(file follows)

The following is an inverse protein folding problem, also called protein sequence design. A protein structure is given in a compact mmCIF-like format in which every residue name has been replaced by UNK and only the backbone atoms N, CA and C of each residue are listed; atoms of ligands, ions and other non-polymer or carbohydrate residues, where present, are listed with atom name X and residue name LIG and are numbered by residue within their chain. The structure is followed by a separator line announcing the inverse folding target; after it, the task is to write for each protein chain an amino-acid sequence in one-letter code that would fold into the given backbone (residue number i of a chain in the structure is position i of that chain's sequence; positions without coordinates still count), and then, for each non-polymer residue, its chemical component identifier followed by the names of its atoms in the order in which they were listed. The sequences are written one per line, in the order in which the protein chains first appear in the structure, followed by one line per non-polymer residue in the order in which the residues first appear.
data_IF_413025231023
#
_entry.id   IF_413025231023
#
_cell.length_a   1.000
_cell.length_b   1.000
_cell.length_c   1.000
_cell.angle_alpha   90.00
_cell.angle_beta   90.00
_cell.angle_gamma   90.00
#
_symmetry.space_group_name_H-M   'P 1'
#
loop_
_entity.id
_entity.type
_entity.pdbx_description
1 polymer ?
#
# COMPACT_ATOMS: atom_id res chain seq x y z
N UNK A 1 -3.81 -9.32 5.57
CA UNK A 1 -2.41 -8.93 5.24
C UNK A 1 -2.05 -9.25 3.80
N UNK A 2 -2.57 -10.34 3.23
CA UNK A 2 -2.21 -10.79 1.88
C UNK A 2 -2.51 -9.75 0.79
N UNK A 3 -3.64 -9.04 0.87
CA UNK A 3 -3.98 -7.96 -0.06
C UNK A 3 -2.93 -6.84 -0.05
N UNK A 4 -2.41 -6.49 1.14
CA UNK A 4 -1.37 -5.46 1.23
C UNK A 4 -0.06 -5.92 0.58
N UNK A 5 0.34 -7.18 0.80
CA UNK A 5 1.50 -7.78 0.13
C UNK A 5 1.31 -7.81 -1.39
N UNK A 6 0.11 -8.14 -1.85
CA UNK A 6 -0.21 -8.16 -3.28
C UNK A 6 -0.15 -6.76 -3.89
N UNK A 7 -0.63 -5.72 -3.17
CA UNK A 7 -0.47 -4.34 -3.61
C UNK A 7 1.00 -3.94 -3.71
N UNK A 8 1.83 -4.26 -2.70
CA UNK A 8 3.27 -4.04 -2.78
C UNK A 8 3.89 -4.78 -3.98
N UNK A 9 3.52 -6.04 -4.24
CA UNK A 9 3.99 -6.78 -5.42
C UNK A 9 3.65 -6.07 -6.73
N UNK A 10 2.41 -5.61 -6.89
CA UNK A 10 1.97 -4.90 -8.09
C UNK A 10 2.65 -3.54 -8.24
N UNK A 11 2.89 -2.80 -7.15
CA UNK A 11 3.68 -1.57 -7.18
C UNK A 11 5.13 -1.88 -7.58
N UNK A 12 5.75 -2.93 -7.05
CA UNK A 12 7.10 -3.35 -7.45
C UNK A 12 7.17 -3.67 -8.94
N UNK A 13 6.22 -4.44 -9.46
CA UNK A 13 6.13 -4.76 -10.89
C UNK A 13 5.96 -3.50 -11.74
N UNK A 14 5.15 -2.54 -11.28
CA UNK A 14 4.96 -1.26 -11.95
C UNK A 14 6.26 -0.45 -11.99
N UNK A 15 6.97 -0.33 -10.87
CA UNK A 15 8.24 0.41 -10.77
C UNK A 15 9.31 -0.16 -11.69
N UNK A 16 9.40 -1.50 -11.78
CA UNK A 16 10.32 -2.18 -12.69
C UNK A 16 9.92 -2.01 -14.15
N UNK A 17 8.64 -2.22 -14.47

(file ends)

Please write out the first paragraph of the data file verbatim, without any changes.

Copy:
The following is an inverse protein folding problem, also called protein sequence design. A protein structure is given in a compact mmCIF-like format in which every residue name has been replaced by UNK and only the backbone atoms N, CA and C of each residue are listed; atoms of ligands, ions and other non-polymer or carbohydrate residues, where present, are listed with atom name X and residue name LIG and are numbered by residue within their chain. The structure is followed by a separator line announcing the inverse folding target; after it, the task is to write for each protein chain an amino-acid sequence in one-letter code that would fold into the given backbone (residue number i of a chain in the structure is position i of that chain's sequence; positions without coordinates still count), and then, for each non-polymer residue, its chemical component identifier followed by the names of its atoms in the order in which they were listed. The sequences are written one per line, in the order in which the protein chains first appear in the structure, followed by one line per non-polymer residue in the order in which the residues first appear.